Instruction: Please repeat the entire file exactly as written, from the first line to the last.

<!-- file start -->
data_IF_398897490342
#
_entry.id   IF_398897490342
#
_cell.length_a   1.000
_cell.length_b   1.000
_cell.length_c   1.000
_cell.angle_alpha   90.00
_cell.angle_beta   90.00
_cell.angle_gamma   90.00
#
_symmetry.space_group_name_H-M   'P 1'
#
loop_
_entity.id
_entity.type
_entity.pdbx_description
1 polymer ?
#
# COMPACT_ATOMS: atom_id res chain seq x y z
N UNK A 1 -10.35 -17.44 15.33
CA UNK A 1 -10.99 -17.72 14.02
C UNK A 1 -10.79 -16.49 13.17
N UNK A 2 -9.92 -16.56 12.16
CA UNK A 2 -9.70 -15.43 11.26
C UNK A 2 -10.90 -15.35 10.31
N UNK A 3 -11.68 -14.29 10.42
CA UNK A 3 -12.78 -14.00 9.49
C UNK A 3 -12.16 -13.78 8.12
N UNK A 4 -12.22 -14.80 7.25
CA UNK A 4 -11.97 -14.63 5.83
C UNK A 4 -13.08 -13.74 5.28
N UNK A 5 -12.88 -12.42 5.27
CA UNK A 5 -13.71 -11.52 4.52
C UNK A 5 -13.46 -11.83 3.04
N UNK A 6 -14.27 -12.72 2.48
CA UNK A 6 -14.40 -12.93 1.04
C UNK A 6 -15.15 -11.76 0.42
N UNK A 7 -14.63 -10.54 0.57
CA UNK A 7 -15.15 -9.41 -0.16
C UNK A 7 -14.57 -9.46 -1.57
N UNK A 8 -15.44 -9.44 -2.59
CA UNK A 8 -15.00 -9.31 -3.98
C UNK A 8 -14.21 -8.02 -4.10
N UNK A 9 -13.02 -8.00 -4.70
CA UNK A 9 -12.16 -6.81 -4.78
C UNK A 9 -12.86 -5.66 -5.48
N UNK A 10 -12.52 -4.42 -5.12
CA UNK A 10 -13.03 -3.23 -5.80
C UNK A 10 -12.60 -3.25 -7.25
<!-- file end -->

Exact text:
data_IF_398897490342
#
_entry.id   IF_398897490342
#
_cell.length_a   1.000
_cell.length_b   1.000
_cell.length_c   1.000
_cell.angle_alpha   90.00
_cell.angle_beta   90.00
_cell.angle_gamma   90.00
#
_symmetry.space_group_name_H-M   'P 1'
#
loop_
_entity.id
_entity.type
_entity.pdbx_description
1 polymer ?
#
# COMPACT_ATOMS: atom_id res chain seq x y z
N UNK A 1 -10.35 -17.44 15.33
CA UNK A 1 -10.99 -17.72 14.02
C UNK A 1 -10.79 -16.49 13.17
N UNK A 2 -9.92 -16.56 12.16
CA UNK A 2 -9.70 -15.43 11.26
C UNK A 2 -10.90 -15.35 10.31
N UNK A 3 -11.68 -14.29 10.42
CA UNK A 3 -12.78 -14.00 9.49
C UNK A 3 -12.16 -13.78 8.12
N UNK A 4 -12.22 -14.80 7.25
CA UNK A 4 -11.97 -14.63 5.83
C UNK A 4 -13.08 -13.74 5.28
N UNK A 5 -12.88 -12.42 5.27
CA UNK A 5 -13.71 -11.52 4.52
C UNK A 5 -13.46 -11.83 3.04
N UNK A 6 -14.27 -12.72 2.48
CA UNK A 6 -14.40 -12.93 1.04
C UNK A 6 -15.15 -11.76 0.42
N UNK A 7 -14.63 -10.54 0.57
CA UNK A 7 -15.15 -9.41 -0.16
C UNK A 7 -14.57 -9.46 -1.57
N UNK A 8 -15.44 -9.44 -2.59
CA UNK A 8 -15.00 -9.31 -3.98
C UNK A 8 -14.21 -8.02 -4.10
N UNK A 9 -13.02 -8.00 -4.70
CA UNK A 9 -12.16 -6.81 -4.78
C UNK A 9 -12.86 -5.66 -5.48
N UNK A 10 -12.52 -4.42 -5.12
CA UNK A 10 -13.03 -3.23 -5.80
C UNK A 10 -12.60 -3.25 -7.25